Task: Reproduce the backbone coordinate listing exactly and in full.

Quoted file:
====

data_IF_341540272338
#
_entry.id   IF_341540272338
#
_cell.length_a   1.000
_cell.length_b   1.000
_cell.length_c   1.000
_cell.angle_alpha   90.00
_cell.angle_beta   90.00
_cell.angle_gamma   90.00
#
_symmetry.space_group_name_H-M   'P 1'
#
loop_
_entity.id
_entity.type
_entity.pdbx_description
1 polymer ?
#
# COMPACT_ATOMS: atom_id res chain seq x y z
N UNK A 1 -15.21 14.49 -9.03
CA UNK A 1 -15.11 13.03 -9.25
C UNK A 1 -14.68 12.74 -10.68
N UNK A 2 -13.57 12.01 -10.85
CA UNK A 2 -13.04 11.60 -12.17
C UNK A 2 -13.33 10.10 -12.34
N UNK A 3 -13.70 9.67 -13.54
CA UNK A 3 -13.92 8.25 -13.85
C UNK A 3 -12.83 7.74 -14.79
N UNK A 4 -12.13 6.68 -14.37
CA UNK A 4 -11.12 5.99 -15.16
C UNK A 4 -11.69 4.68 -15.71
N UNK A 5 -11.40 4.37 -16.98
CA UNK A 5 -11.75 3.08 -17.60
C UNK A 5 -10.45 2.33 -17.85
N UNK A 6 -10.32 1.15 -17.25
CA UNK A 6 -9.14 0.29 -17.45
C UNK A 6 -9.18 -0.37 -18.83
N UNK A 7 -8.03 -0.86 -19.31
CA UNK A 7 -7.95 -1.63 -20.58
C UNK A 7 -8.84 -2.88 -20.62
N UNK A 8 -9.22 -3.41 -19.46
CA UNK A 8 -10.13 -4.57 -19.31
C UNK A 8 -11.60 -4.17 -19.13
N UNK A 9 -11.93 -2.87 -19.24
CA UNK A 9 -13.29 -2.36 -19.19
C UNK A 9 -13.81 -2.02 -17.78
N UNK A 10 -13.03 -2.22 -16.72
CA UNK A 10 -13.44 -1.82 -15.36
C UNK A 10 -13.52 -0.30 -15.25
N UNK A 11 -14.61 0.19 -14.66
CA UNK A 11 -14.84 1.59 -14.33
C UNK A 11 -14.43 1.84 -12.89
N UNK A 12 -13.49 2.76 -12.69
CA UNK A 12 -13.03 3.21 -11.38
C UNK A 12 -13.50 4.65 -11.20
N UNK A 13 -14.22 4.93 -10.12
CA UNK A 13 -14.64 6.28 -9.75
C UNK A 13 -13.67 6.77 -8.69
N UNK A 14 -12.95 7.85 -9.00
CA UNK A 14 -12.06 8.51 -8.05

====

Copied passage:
data_IF_341540272338
#
_entry.id   IF_341540272338
#
_cell.length_a   1.000
_cell.length_b   1.000
_cell.length_c   1.000
_cell.angle_alpha   90.00
_cell.angle_beta   90.00
_cell.angle_gamma   90.00
#
_symmetry.space_group_name_H-M   'P 1'
#
loop_
_entity.id
_entity.type
_entity.pdbx_description
1 polymer ?
#
# COMPACT_ATOMS: atom_id res chain seq x y z
N UNK A 1 -15.21 14.49 -9.03
CA UNK A 1 -15.11 13.03 -9.25
C UNK A 1 -14.68 12.74 -10.68
N UNK A 2 -13.57 12.01 -10.85
CA UNK A 2 -13.04 11.60 -12.17
C UNK A 2 -13.33 10.10 -12.34
N UNK A 3 -13.70 9.67 -13.54
CA UNK A 3 -13.92 8.25 -13.85
C UNK A 3 -12.83 7.74 -14.79
N UNK A 4 -12.13 6.68 -14.37
CA UNK A 4 -11.12 5.99 -15.16
C UNK A 4 -11.69 4.68 -15.71
N UNK A 5 -11.40 4.37 -16.98
CA UNK A 5 -11.75 3.08 -17.60
C UNK A 5 -10.45 2.33 -17.85
N UNK A 6 -10.32 1.15 -17.25
CA UNK A 6 -9.14 0.29 -17.45
C UNK A 6 -9.18 -0.37 -18.83
N UNK A 7 -8.03 -0.86 -19.31
CA UNK A 7 -7.95 -1.63 -20.58
C UNK A 7 -8.84 -2.88 -20.62
N UNK A 8 -9.22 -3.41 -19.46
CA UNK A 8 -10.13 -4.57 -19.31
C UNK A 8 -11.60 -4.17 -19.13
N UNK A 9 -11.93 -2.87 -19.24
CA UNK A 9 -13.29 -2.36 -19.19
C UNK A 9 -13.81 -2.02 -17.78
N UNK A 10 -13.03 -2.22 -16.72
CA UNK A 10 -13.44 -1.82 -15.36
C UNK A 10 -13.52 -0.30 -15.25
N UNK A 11 -14.61 0.19 -14.66
CA UNK A 11 -14.84 1.59 -14.33
C UNK A 11 -14.43 1.84 -12.89
N UNK A 12 -13.49 2.76 -12.69
CA UNK A 12 -13.03 3.21 -11.38
C UNK A 12 -13.50 4.65 -11.20
N UNK A 13 -14.22 4.93 -10.12
CA UNK A 13 -14.64 6.28 -9.75
C UNK A 13 -13.67 6.77 -8.69
N UNK A 14 -12.95 7.85 -9.00
CA UNK A 14 -12.06 8.51 -8.05